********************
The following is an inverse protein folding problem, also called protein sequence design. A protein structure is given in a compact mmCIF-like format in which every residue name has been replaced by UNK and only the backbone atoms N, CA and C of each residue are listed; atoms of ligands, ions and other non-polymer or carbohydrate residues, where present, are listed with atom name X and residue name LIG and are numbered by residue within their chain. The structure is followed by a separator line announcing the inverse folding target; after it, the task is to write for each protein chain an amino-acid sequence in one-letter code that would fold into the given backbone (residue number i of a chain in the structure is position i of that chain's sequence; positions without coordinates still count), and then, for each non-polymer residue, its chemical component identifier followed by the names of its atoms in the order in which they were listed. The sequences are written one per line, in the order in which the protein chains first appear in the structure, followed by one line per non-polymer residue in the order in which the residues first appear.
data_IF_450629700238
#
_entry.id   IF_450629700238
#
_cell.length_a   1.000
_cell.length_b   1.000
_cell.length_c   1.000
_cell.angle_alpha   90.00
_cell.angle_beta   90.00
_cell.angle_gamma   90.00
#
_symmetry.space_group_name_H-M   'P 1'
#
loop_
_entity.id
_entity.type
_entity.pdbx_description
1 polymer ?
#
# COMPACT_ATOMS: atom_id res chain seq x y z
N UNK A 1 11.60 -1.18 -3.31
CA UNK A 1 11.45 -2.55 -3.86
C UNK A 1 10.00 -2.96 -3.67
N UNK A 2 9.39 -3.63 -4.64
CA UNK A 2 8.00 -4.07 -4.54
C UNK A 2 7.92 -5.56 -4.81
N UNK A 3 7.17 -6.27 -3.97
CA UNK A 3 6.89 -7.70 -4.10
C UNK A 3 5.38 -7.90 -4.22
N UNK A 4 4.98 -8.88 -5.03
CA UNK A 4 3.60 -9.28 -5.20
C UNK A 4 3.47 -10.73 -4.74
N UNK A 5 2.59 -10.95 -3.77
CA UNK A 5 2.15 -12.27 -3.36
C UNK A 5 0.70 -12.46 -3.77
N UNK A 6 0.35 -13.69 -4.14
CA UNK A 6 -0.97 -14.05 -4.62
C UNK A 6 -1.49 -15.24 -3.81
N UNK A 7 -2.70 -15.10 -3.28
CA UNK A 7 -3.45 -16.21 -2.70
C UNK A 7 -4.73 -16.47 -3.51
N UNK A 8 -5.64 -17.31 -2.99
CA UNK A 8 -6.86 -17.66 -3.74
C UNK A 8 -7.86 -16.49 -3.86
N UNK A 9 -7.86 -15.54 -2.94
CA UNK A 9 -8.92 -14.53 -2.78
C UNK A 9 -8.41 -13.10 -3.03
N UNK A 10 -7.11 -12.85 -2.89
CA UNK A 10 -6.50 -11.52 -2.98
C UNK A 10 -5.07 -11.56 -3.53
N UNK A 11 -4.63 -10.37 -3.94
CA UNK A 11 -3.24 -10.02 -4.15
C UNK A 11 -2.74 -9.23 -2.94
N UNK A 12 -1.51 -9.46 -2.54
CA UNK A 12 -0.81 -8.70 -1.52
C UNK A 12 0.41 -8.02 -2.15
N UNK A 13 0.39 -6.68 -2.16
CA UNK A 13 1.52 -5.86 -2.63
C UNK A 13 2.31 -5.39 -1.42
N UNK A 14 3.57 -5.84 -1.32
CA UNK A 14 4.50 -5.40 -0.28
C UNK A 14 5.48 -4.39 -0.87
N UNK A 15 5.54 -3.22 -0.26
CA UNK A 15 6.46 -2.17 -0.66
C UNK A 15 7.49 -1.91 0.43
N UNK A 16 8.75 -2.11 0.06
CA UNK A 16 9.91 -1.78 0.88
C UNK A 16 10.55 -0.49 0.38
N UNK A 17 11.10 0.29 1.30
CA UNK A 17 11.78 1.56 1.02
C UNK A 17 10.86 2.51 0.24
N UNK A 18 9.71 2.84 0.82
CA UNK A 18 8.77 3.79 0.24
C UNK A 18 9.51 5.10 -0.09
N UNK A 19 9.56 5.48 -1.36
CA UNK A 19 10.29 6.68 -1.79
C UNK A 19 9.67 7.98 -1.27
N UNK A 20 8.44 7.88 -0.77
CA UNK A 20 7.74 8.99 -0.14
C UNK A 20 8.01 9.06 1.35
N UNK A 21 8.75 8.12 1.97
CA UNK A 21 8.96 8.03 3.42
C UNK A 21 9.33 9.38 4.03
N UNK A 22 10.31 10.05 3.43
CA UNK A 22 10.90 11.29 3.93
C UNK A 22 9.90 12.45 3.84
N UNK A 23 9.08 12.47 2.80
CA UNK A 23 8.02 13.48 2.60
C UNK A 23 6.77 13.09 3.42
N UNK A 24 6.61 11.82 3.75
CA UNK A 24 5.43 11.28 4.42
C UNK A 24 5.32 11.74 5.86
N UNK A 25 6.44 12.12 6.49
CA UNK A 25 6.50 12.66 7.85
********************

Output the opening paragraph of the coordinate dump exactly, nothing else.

The following is an inverse protein folding problem, also called protein sequence design. A protein structure is given in a compact mmCIF-like format in which every residue name has been replaced by UNK and only the backbone atoms N, CA and C of each residue are listed; atoms of ligands, ions and other non-polymer or carbohydrate residues, where present, are listed with atom name X and residue name LIG and are numbered by residue within their chain. The structure is followed by a separator line announcing the inverse folding target; after it, the task is to write for each protein chain an amino-acid sequence in one-letter code that would fold into the given backbone (residue number i of a chain in the structure is position i of that chain's sequence; positions without coordinates still count), and then, for each non-polymer residue, its chemical component identifier followed by the names of its atoms in the order in which they were listed. The sequences are written one per line, in the order in which the protein chains first appear in the structure, followed by one line per non-polymer residue in the order in which the residues first appear.